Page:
• 16% hypertension
  • 8% reduced amniotic fluid volume (oligohydramnios)
  • 10% non-reassuring fetal status
  • 9% other medical reason

Topping the list, 48%—that’s half—of the “medically indicated” inductions in the expectant management group were inductions at 40 or 41 weeks for postdates. As I said above, the research underpinning the belief that routine induction at 41 weeks meaningfully reduces stillbirths and newborn deaths and has no effect on cesareans is flawed. In this blog post, I contend that the difference in preventable deaths with routine induction in an uncomplicated pregnancy in the modern era in a high-resource country is so miniscule that it may be due to chance, and the increase in probability of cesarean at first births is substantial.

Next is the amniotic sac releasing before labor begins. This is another instance where induction can be safely avoided, although to be fair, induction for this reason isn’t associated with an increased probability of cesarean.

Hypertension, reduced amniotic fluid volume, and non-reassuring fetal status would seem to be unequivocal medical indications for induction, but even these are iffy.

Looking at hypertension, a study reported that, in contrast to the ARRIVE trial, only 5% of healthy women and birthing people developed hypertension with pregnancy duration of 39 weeks or more.3 What could explain finding triple that rate in the ARRIVE trial? One possibility is creative diagnostic coding. A study found that over half of inductions for hypertension did not fulfill the criteria for this diagnosis.13 Coding a woman with mildly elevated blood pressure as “hypertensive” would provide an unimpeachable reason for obstetricians who prefer to induce. As for non-reassuring fetal status, the vast majority of babies that fetal wellbeing tests say are in trouble, are actually fine. Systematic reviews (studies pooling data from multiple studies of the same topic) of the commonly used tests for evaluating fetal wellbeing (non-stress test, biophysical profile, fetal movement counting) all conclude that they don’t reduce stillbirths or newborn deaths in healthy pregnancies, but they increase inductions and cesareans.5, 26, 36 Ditto for reduced amniotic fluid volume.44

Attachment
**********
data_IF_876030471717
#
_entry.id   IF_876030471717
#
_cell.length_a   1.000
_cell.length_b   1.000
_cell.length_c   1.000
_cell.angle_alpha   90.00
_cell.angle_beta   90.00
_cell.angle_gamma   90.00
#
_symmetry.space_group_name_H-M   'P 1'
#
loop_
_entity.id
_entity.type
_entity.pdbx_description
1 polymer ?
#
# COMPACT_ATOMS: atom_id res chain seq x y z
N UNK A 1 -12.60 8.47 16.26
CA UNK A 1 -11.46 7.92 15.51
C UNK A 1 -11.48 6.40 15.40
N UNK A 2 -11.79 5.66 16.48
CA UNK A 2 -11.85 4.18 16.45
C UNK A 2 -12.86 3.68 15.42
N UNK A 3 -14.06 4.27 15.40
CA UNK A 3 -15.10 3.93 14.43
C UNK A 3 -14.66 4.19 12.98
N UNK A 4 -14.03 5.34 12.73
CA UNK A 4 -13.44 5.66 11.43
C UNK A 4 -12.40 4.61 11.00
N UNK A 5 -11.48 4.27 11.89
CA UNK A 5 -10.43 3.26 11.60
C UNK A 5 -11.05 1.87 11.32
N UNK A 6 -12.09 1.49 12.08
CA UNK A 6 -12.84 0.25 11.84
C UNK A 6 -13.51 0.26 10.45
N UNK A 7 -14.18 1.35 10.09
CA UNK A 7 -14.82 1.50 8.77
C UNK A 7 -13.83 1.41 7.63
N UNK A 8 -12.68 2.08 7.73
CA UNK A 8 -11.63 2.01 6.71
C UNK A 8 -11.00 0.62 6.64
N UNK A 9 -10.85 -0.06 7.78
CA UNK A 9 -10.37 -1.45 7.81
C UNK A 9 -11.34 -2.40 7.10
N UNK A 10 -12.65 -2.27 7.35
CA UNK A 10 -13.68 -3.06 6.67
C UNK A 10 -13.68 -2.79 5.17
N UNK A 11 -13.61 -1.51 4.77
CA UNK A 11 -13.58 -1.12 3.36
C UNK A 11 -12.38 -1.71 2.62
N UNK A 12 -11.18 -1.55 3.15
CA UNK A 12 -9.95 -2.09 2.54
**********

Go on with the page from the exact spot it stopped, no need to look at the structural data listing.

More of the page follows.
So, were all those inductions necessary?

To compare with physiologic care, the induction rate in the ARRIVE trial’s expectant-management arm was 37%. A large study of Medicaid beneficiaries who received care at freestanding birth centers reported a 4% rate in uncomplicated pregnancies.33 This was in a mixed population of those having a first birth and those with prior births, but while it is likely that the rate was higher than 4% at first births, I doubt it was anything like 37%.

To sum up, here’s what the secondary analysis adds to criticisms of the ARRIVE trial: the reason the ARRIVE Trial found that fewer ultra-low-risk pregnancies ended in cesarean with routine induction at 39 weeks was because so many of those assigned to expectant management had inductions, which greatly increased their likelihood of cesarean, and contrary to the opinion of the medical model practitioners who managed ARRIVE trial participants, most of those inductions were unnecessary.

Conclusion

“Our evidence suggests that mainstream obstetric science follows mainstream obstetric practice. A patient and expectant approach to birth…where all is considered normal until proved otherwise, produces a science that proves intervention to be unnecessary. Alternatively, an aggressive approach to birth…, where birth is regarded as normal only in retrospect, generates a science that demonstrates the need for monitoring and intervention.”18

The lowest cesarean rates and best outcomes will be achieved in a model of care that supports the physiologic process and reserves induction for circumstances when the benefits of inducing outweigh the risks. The ARRIVE Trial secondary analysis unwittingly documents that the medical management approach abysmally fails its intended goal of safe, healthy births for women, birthing people, and babies.